Saturday, May 23, 2020

Whatever a Hybrid Reopening Features, It Won't Be Universal Testing

The Regents were told last week that testing for some kind of reopening during the coronavirus crisis would cost $24 million a week. Just the 10-week quarter for courses would be $240 million, and presumably you would have to have more than 10 weeks for exams and other functions.

If you looked at our earlier post today on the trigger you know that if Congress actually came through with the money requested - no guarantee of that happening - UC would get $338 million more funding.* Much of that money, however, would be swallowed up by a $24 million per week cost. Note that Berkeley and Merced are on semesters, so they would have more weeks than the campuses on quarters. Put another way, universal testing can't happen from a budget perspective.

From Calmatters: ...Dr. Carrie L. Byington, a top UC medical expert, pulled the curtain back on what campus re-openings would look like; the expenses are significant and the logistics complex. She said that she predicts that both COVID-19 cases and circulation of the flu will increase in the fall. Universal testing is unfeasible, said Byington, the executive vice president of UC Health, which includes five academic medical centers, a community-based health system and 18 health professional schools. With roughly 600,000 students, faculty and staff at the UC, weekly testing would cost the system $24 million a week because each test is $40. Instead, fall term will require social distancing, even within buildings.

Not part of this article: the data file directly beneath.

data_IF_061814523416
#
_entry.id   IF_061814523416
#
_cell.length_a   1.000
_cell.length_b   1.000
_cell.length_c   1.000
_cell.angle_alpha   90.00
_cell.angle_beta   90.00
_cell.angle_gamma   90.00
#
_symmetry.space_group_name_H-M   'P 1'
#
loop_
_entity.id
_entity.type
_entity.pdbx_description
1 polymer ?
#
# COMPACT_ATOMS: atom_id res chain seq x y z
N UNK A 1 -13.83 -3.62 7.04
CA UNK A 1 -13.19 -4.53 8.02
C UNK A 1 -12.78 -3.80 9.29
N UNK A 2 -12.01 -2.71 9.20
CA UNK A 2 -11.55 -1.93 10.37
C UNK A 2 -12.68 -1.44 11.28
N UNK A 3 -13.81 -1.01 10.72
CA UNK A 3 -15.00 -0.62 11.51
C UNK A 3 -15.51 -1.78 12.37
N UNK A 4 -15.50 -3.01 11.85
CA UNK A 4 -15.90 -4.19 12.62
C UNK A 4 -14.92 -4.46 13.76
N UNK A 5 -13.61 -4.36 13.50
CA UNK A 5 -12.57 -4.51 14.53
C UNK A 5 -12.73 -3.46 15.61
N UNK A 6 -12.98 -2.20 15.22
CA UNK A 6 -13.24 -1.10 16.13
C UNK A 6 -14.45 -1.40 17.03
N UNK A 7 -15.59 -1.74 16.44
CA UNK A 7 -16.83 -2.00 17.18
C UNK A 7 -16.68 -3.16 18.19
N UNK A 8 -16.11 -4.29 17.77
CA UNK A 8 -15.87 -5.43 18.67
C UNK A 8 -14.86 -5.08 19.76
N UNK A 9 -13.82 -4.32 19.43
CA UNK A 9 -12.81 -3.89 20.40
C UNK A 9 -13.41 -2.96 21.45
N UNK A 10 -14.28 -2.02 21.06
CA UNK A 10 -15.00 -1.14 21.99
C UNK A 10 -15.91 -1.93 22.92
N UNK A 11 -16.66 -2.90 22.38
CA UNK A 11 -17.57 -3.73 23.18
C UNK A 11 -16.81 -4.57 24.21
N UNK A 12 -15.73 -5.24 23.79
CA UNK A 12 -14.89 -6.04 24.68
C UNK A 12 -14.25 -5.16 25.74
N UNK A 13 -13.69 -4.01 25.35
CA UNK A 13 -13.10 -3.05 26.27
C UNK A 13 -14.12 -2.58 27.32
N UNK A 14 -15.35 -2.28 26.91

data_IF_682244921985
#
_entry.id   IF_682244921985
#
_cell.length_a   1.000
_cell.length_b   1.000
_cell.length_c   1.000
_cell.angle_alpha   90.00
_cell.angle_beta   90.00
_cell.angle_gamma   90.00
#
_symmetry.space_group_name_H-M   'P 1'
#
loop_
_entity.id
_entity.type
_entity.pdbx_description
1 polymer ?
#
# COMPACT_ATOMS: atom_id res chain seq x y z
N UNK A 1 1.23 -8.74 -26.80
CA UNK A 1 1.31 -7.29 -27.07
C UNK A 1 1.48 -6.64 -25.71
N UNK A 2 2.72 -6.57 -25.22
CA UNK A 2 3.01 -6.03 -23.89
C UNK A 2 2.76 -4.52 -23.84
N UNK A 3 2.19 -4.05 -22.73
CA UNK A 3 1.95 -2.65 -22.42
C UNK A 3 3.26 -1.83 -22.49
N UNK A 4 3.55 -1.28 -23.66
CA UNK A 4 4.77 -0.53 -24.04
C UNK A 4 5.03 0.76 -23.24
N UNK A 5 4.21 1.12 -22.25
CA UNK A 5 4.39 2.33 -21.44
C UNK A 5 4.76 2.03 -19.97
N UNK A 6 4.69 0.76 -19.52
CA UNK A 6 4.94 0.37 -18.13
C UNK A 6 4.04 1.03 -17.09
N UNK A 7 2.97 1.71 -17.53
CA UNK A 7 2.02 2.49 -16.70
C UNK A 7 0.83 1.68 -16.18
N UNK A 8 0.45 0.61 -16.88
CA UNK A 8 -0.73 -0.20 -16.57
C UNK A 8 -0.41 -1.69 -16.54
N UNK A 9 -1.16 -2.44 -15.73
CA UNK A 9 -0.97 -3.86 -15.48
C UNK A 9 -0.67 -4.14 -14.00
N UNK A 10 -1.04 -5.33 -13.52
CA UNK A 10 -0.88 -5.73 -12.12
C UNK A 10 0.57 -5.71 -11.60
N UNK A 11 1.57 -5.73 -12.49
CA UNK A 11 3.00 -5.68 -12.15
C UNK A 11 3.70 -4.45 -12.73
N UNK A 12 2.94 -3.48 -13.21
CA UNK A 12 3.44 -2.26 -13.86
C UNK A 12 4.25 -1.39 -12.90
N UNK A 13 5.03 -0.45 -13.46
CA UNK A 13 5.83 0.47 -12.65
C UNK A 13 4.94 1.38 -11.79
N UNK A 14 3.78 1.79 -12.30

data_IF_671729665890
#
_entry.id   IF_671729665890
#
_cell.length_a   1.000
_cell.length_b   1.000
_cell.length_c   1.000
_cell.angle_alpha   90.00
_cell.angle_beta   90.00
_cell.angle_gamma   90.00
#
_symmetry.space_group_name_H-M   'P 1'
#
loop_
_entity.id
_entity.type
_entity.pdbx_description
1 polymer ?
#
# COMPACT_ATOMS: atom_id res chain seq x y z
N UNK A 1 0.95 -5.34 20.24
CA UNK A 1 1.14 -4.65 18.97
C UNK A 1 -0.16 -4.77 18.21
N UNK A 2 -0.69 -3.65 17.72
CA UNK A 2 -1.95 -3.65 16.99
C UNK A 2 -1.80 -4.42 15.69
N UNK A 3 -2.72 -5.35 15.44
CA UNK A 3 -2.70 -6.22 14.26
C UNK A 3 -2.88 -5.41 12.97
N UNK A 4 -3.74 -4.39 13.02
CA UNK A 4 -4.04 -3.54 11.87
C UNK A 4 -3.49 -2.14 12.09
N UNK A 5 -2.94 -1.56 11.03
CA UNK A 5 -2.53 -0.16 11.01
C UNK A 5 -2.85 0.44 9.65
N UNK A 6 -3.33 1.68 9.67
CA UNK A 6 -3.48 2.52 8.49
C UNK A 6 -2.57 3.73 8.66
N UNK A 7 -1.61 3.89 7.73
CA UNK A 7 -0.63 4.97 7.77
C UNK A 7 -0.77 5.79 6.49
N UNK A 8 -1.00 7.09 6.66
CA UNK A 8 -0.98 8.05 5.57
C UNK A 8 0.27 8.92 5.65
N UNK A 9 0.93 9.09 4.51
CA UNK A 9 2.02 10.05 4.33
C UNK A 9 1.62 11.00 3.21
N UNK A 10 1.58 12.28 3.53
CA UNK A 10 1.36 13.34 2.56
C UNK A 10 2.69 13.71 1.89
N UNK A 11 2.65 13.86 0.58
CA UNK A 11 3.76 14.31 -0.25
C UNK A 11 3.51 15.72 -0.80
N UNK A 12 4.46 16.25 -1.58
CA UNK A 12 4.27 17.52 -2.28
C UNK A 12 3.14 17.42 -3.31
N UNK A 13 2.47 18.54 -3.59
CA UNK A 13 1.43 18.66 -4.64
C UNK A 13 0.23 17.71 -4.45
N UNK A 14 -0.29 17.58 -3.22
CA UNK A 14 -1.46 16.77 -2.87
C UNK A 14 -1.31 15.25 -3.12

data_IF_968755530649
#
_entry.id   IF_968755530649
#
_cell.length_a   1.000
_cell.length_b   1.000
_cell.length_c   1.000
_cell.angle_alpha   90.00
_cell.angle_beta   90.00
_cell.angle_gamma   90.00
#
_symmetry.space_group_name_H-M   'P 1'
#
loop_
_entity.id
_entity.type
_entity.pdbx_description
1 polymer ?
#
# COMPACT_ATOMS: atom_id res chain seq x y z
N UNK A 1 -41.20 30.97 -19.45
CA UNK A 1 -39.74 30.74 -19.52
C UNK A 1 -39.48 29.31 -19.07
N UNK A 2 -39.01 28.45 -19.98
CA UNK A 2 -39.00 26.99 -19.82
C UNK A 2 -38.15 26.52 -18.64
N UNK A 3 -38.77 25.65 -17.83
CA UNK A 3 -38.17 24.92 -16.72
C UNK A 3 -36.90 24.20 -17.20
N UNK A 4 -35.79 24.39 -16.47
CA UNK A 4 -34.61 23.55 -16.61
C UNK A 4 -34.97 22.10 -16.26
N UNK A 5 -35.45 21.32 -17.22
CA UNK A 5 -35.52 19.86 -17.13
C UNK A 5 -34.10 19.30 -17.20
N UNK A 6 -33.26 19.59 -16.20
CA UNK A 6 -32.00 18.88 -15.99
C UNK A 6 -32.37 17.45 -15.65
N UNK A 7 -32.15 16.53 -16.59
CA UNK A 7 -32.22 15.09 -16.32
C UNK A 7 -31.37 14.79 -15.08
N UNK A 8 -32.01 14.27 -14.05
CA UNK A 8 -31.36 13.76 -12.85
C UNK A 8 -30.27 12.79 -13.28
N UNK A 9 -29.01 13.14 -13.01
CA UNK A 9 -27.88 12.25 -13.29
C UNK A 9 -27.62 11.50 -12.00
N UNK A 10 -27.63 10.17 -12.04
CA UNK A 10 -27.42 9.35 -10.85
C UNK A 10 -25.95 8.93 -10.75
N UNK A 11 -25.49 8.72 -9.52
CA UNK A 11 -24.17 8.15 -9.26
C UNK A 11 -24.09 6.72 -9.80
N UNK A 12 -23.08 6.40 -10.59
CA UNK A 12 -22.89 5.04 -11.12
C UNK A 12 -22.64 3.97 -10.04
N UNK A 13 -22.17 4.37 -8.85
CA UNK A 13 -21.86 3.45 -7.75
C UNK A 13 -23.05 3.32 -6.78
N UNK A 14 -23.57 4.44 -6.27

“That may mean staggering (class start) times, giving people a direct time when they can enter or exit a building or an elevator. The density is going to be really important,” she said. Everyone on campus will need to wear masks, track their symptoms, be truthful about when they think they’re getting sick and stay away from others, and wash hands constantly. Access to soap and hand sanitizer is paramount.

Partial testing based on a model is also a possibility to figure out “the minimum proportion of people that we can test to understand the likelihood that the virus is in our facility,” she told regents. Many of these strategies were formalized in a document the regents approved Wednesday that lays out the principles for safely operating campuses during the pandemic. 

Byington also shed light on a possible vaccine for COVID-19 in the form of a patch developed in conjunction with UC Davis. The hope is that the vaccine patch will go into clinical trials in the summer.  “Not only does it give us hope for having a vaccine, but also a mechanism to deliver that vaccine that would allow millions of people to receive the vaccine in their own homes, as the vaccine could be mailed, and they could place it on themselves in their own homes,” she explained.

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